@28: You’re right, they didn’t pull a Hackett. But, they did the same thing, really. Somewhere in all of the press releases at the time, I seem to recall FCA putting out a statement that they would redirect their efforts into higher profit S/CUVs (read Jeep) etc., etc. FWIW, the Charger/300/Chally are all well amortized and in some cases one of the few entries in their market. But, they’re getting quite old, which is what prompted my earlier comment.

          I don’t know what to think of Hackett’s idea, but I sincerely hope it works out. I don’t know what could be going on at the RenCen, but I hope that they stick to a minimum of two cars here in the US. I could see them carrying on with the Cruze and the Malibu, which could conceivably cover the remainder of the market they command.

  • avatar

    There is very little margin in the car market, especially with all the cash they have to put on the hood of these things. Hell I wonder if Toyota is making any money on the Camry.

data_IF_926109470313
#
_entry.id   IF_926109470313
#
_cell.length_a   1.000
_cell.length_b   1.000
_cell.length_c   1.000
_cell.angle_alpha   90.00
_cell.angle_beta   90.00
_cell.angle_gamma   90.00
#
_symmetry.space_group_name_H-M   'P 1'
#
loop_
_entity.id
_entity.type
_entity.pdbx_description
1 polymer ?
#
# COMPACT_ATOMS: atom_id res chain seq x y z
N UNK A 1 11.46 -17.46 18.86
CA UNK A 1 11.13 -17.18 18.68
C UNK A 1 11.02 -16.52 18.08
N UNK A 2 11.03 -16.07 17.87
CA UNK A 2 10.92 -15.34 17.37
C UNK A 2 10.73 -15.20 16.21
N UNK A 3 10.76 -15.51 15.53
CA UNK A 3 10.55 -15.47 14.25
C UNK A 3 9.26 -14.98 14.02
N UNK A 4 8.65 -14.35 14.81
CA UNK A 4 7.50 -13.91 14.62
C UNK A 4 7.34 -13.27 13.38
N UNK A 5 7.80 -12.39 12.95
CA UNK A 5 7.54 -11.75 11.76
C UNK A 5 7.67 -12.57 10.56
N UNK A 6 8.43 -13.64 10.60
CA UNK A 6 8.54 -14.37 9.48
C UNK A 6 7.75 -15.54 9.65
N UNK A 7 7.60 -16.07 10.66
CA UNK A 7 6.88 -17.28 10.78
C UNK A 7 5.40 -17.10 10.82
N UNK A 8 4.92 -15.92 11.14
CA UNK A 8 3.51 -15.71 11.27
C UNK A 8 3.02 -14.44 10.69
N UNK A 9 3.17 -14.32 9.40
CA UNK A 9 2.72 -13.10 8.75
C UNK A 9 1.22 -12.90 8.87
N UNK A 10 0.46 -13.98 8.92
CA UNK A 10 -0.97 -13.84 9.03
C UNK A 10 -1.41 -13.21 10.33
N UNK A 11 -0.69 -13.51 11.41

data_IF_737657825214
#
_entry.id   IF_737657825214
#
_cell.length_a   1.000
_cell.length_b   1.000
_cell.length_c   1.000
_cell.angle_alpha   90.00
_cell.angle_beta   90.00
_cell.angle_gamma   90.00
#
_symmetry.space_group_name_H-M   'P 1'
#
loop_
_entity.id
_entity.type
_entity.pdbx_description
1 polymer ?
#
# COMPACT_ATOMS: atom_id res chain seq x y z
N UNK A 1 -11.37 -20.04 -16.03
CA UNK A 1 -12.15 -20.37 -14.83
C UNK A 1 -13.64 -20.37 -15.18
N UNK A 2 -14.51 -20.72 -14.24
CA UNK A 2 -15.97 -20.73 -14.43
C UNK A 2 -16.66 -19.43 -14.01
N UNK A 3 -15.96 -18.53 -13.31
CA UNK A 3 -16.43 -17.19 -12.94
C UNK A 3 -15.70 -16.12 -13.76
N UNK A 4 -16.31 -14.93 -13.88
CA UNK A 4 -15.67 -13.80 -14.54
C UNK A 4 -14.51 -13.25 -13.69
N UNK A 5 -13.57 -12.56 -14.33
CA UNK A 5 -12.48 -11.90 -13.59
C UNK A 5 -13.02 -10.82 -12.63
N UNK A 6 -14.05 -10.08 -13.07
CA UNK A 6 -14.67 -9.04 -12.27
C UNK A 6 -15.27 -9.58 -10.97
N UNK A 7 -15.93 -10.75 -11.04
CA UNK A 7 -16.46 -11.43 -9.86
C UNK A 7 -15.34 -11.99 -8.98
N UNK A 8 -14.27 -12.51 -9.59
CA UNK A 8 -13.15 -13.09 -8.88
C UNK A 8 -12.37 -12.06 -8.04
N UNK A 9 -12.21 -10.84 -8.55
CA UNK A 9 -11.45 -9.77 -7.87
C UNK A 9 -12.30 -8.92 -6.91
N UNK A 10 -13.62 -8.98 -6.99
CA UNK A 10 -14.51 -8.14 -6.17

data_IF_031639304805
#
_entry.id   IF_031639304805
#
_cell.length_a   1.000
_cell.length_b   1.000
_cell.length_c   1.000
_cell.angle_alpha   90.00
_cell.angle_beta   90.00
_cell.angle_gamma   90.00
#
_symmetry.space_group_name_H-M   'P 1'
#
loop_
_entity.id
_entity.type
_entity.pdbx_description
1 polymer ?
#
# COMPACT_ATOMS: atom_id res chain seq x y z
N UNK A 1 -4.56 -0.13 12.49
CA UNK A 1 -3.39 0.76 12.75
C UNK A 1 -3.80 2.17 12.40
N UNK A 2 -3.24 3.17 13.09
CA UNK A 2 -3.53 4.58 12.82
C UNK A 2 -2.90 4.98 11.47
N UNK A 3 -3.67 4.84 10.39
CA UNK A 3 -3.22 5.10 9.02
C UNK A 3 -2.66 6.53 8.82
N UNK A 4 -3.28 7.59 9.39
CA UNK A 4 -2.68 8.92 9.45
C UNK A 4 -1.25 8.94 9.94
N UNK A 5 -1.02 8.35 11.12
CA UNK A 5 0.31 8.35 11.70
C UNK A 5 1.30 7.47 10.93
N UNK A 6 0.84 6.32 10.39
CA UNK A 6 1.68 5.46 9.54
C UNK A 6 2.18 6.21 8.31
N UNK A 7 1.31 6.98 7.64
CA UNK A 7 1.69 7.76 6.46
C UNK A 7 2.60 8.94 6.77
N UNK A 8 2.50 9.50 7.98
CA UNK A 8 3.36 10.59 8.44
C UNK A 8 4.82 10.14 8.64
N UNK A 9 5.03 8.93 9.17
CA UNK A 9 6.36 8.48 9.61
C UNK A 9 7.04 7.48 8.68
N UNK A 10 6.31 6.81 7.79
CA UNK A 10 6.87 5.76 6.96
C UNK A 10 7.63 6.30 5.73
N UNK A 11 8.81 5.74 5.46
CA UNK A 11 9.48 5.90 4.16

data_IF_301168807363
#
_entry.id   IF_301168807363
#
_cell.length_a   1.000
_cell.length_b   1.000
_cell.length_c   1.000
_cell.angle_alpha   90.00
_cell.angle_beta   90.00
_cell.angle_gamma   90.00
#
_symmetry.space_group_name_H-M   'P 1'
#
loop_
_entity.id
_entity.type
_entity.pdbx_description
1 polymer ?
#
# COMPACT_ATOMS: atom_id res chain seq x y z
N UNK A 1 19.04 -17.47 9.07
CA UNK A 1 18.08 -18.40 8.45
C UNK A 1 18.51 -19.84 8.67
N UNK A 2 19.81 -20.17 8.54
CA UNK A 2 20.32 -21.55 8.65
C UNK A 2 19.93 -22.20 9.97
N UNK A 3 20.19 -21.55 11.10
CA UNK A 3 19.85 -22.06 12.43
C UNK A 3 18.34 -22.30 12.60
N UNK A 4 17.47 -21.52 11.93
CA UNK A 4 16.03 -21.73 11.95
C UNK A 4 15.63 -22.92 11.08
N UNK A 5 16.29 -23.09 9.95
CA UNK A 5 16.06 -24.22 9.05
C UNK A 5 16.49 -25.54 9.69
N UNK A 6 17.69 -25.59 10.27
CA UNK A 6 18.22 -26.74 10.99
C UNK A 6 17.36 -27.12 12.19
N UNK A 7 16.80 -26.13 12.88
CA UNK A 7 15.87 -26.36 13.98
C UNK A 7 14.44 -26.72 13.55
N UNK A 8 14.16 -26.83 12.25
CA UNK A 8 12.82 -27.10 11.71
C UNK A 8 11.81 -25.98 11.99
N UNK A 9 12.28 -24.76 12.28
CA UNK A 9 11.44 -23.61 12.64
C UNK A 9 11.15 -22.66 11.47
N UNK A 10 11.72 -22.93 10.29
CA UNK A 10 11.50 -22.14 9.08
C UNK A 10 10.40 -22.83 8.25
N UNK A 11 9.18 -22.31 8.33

CUVs and SUVs get much better fuel economy now and are a lot more practical for families. Any of you ever take a stroller in and out of a trunk? And for those of you say “well buy a hatchback”, some people don’t like the way hatchbacks look. Many people like the way CUVs and SUVs look.

    Porsche would be dead in the water without the Cayenne. GM and Ford will die a slow death if they don’t respond to market demands in a way that can continue to make them lots of $. Drop the cars. Focus on crossovers. Cars will occupy the entry lux and lux market. The V6 did the same thing a few years ago and while a few people screamed bloody murder, things are just fine now.

    • 0 avatar


    • 0 avatar

      I pulled my back a few months back installing my kid’s car seat in a rental Corolla when my Toyota broke down. These new car seats are huge and heavy and it’s not fun to move the seats or getting kids in and out of the low riding cars.

      But I’m sure 18 year olds have no reason to care about any of that. “Buy a hatchback!”

    • 0 avatar

      “Hell I wonder if Toyota is making any money on the Camry.”

      Toyota does not build things at a loss to appease its unions, so I’d say yes it does make money on Camry et al.